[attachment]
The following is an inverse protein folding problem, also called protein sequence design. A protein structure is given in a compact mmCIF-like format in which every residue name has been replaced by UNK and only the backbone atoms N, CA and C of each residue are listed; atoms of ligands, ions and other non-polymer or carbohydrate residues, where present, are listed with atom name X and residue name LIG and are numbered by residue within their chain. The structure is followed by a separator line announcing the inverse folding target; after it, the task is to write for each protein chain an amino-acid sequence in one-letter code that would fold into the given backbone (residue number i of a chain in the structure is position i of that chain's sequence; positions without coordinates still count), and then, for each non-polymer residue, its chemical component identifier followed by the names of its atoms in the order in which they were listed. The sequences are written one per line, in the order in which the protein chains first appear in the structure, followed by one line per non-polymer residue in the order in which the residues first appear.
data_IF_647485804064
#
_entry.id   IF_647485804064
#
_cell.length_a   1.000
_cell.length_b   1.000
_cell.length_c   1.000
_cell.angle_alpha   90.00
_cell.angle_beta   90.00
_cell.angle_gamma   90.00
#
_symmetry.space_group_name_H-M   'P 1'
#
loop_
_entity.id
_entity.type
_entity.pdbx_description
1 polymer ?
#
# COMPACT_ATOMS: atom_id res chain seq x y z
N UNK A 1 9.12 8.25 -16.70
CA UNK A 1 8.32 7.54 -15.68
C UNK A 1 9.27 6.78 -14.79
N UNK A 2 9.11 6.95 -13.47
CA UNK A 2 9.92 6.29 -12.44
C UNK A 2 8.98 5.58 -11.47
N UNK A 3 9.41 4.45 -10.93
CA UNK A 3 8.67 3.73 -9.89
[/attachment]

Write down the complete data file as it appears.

The following is an inverse protein folding problem, also called protein sequence design. A protein structure is given in a compact mmCIF-like format in which every residue name has been replaced by UNK and only the backbone atoms N, CA and C of each residue are listed; atoms of ligands, ions and other non-polymer or carbohydrate residues, where present, are listed with atom name X and residue name LIG and are numbered by residue within their chain. The structure is followed by a separator line announcing the inverse folding target; after it, the task is to write for each protein chain an amino-acid sequence in one-letter code that would fold into the given backbone (residue number i of a chain in the structure is position i of that chain's sequence; positions without coordinates still count), and then, for each non-polymer residue, its chemical component identifier followed by the names of its atoms in the order in which they were listed. The sequences are written one per line, in the order in which the protein chains first appear in the structure, followed by one line per non-polymer residue in the order in which the residues first appear.
data_IF_647485804064
#
_entry.id   IF_647485804064
#
_cell.length_a   1.000
_cell.length_b   1.000
_cell.length_c   1.000
_cell.angle_alpha   90.00
_cell.angle_beta   90.00
_cell.angle_gamma   90.00
#
_symmetry.space_group_name_H-M   'P 1'
#
loop_
_entity.id
_entity.type
_entity.pdbx_description
1 polymer ?
#
# COMPACT_ATOMS: atom_id res chain seq x y z
N UNK A 1 9.12 8.25 -16.70
CA UNK A 1 8.32 7.54 -15.68
C UNK A 1 9.27 6.78 -14.79
N UNK A 2 9.11 6.95 -13.47
CA UNK A 2 9.92 6.29 -12.44
C UNK A 2 8.98 5.58 -11.47
N UNK A 3 9.41 4.45 -10.93
CA UNK A 3 8.67 3.73 -9.89